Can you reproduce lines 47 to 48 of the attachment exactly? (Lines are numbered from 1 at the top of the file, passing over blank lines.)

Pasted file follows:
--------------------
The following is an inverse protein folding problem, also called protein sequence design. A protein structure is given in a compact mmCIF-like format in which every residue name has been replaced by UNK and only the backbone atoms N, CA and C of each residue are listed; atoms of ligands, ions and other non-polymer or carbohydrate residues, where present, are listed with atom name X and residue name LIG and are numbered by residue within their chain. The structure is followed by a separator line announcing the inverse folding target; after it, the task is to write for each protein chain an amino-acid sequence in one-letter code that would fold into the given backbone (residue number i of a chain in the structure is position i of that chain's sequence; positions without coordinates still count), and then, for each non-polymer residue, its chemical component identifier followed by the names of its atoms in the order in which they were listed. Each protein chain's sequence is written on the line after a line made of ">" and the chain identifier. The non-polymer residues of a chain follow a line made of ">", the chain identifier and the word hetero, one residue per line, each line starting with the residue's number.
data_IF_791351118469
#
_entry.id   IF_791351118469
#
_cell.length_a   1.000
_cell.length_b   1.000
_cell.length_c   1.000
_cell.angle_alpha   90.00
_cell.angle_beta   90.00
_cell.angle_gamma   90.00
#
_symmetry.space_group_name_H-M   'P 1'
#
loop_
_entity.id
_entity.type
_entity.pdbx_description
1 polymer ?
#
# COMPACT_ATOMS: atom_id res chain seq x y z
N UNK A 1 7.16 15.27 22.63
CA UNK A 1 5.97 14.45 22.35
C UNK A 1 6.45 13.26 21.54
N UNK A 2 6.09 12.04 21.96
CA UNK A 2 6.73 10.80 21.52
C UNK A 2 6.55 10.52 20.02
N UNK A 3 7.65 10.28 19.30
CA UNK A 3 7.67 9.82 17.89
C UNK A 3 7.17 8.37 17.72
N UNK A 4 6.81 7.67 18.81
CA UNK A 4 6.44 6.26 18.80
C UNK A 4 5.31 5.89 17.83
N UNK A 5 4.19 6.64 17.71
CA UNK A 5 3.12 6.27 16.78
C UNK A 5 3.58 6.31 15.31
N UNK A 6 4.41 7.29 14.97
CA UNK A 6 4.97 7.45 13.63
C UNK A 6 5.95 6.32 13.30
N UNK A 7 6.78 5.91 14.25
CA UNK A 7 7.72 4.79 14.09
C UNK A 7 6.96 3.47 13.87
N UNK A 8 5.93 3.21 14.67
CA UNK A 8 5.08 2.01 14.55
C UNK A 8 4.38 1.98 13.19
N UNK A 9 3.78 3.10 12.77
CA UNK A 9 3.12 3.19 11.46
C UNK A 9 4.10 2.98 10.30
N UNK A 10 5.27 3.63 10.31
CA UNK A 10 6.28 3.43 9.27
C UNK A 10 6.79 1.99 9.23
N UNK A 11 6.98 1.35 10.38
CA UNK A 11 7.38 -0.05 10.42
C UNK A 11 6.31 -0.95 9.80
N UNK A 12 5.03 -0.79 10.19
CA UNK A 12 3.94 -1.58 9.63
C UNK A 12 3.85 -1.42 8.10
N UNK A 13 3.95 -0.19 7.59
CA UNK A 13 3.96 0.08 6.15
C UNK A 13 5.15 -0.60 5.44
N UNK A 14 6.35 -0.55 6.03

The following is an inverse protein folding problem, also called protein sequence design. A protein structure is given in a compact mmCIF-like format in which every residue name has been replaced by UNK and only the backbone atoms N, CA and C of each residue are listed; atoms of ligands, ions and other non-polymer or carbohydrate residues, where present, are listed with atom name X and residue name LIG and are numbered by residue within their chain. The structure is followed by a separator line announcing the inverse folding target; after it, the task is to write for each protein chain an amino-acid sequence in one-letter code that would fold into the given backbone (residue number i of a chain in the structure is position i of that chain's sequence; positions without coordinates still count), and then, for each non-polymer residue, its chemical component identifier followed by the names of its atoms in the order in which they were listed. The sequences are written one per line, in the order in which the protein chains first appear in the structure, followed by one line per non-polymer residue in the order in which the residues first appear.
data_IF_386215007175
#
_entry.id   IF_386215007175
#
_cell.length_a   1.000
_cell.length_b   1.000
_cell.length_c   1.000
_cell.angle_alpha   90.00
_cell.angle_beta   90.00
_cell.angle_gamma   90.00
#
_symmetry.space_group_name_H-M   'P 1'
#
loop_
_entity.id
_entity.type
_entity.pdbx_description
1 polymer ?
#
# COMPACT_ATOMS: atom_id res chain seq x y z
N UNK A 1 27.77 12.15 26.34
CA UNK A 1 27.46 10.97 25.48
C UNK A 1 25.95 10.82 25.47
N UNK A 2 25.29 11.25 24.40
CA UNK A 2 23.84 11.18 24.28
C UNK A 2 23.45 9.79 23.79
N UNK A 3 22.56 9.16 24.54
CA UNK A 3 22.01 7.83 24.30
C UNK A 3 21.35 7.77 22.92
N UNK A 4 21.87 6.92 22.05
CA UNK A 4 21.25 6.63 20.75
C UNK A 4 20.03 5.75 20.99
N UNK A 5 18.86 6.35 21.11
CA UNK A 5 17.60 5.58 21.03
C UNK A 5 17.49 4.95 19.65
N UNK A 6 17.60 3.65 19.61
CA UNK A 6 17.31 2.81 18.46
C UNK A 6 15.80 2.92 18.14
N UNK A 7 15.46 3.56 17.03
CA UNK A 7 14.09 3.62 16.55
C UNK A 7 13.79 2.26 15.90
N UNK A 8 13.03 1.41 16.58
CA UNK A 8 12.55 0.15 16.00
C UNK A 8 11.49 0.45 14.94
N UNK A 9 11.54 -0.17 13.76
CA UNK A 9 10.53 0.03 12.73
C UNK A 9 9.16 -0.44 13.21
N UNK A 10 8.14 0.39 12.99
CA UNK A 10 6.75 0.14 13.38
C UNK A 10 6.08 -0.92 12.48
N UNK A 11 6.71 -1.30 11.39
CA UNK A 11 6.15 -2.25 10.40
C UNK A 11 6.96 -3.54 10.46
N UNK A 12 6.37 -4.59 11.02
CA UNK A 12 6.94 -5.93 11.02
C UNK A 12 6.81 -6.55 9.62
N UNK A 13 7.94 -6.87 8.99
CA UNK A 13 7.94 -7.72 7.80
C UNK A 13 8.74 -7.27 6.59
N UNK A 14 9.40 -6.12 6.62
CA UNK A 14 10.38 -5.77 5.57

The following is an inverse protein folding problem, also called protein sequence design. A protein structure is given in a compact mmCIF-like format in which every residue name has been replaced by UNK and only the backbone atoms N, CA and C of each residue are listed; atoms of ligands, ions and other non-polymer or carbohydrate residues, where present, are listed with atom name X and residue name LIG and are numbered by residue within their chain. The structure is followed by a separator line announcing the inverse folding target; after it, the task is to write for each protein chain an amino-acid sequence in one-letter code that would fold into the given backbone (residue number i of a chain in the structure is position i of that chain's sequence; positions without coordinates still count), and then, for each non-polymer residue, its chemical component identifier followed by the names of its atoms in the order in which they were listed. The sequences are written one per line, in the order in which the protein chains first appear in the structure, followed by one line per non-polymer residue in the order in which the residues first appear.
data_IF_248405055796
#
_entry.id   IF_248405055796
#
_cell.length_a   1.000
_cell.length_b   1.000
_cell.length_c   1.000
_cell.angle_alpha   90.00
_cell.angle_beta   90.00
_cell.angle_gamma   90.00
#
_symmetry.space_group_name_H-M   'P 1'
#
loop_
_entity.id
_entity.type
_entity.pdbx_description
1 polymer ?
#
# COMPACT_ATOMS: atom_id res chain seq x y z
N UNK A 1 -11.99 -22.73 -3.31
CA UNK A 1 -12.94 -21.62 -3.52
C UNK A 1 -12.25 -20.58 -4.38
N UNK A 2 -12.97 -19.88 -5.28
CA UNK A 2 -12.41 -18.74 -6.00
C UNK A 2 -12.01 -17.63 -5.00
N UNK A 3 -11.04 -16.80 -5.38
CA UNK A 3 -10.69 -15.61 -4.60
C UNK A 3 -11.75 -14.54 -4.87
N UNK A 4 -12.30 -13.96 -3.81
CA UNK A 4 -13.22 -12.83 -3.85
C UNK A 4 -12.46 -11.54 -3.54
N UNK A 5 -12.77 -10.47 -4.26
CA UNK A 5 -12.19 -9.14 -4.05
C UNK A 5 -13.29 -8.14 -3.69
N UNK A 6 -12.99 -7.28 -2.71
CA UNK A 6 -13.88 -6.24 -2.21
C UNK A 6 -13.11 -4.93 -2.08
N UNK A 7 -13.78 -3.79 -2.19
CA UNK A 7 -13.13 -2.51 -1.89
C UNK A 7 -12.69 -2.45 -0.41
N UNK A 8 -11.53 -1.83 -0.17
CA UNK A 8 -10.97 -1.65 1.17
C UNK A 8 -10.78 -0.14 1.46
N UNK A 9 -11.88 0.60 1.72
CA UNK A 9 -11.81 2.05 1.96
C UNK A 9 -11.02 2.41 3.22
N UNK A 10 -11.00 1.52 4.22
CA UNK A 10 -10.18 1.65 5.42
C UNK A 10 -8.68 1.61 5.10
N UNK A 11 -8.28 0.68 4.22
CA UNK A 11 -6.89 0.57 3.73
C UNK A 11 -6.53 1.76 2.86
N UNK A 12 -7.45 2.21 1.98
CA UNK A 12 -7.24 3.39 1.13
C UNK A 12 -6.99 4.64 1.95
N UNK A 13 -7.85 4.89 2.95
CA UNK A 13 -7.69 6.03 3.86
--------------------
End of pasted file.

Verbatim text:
CA UNK A 9 3.12 3.19 11.46
C UNK A 9 4.10 2.98 10.30